Three things to be happy about:
(1) a clever plan
(2) the willingness to wait
(3) a sudden insight
I have two Jennifer Chiaverini books on my iPod that I've listened to more than once - The Winding Ways Quilt and The Lost Quilter.
In The Winding Ways Quilt, a much younger Gwen tries to determine the creator of an old quilt found in a church basement. She never is 100% successful (I hope I didn't spoil it for anyone!), but her search takes her to libraries in different cities, town hall records, as well as the home where she suspects the quilt originated.
I think it's one of Chiaverini's best novels (I like them all!), and it points out the need for identification on quilts. Labels are popular, and I notice that some quilters are starting to put information directly onto the quilt itself. It's interesting that I said "are starting to" because in times past, quiltmakers wrote their name, date and location directly onto the front of their quilt. Forgive me if I scrambled that info up a bit, I'm no quilt historian!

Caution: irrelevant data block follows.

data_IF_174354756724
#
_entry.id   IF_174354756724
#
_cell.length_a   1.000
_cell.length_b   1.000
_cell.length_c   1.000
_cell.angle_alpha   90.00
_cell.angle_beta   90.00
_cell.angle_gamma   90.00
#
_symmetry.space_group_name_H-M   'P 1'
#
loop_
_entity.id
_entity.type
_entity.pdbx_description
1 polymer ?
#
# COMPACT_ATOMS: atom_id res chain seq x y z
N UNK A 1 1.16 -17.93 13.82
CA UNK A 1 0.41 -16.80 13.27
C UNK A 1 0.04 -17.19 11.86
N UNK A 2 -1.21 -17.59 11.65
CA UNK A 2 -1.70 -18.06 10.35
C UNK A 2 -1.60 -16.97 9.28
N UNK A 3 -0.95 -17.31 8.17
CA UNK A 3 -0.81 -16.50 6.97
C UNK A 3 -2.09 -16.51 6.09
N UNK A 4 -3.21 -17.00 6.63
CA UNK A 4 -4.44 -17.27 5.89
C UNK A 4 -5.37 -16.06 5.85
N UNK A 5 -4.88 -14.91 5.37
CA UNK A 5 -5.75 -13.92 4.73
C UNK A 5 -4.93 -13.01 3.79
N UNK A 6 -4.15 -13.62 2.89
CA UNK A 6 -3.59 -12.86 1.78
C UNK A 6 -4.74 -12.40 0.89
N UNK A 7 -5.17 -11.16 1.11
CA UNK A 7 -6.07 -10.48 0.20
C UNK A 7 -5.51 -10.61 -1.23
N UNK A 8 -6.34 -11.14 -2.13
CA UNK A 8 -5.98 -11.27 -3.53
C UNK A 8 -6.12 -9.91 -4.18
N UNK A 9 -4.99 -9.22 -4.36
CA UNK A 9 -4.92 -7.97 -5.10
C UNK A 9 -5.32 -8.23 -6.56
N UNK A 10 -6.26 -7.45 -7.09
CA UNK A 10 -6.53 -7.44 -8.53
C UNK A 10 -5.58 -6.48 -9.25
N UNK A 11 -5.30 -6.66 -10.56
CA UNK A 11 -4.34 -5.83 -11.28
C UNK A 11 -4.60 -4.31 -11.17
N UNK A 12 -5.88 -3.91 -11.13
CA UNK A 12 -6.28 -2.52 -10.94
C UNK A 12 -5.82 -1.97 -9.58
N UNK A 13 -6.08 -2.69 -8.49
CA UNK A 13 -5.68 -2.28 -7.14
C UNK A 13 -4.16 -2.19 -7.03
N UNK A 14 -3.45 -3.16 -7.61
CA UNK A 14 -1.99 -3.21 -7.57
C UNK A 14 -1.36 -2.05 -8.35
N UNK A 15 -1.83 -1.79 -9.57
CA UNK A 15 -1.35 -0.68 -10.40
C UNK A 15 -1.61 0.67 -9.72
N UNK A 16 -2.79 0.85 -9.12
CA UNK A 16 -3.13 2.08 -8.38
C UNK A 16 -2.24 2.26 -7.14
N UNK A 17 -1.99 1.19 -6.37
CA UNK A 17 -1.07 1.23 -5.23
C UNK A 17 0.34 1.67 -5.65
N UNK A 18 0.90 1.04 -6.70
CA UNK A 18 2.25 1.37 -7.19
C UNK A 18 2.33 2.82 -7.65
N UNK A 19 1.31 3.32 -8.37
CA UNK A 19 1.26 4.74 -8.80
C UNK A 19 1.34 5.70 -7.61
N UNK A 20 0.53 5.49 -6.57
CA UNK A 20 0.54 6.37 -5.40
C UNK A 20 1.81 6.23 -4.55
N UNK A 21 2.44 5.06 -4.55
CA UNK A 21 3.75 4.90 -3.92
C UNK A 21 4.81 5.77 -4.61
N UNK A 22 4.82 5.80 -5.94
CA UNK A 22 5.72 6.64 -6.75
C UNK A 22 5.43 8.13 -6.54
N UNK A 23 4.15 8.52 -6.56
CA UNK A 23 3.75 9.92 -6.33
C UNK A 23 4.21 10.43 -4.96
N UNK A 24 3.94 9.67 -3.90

I found this quilt on Antique Row in Kensington, Maryland. The sales lady said it was made in 1929 but you can't prove it by me, it doesn't have a label.
Doesn't matter though - I saw the quilt, liked it, the price was right... yadda yadda yadda I now own it! It's hand-pieced and hand-quilted. I don't recognize the pattern... anybody?
Here's a close-up of one of the center blocks and a corner block. I tried to get a shot of the quilting but my camera wasn't cooperating, then the batteries quit. It's so hard to get good help these days!
Anyway, this is just a reminder of the importance of labeling your quilts. Just think to yourself "It's not finished til the label's done!" It can be plain or fancy, hand-written, computer-generated, or smack-dab on the quilt itself - as long as it's there. Just saying...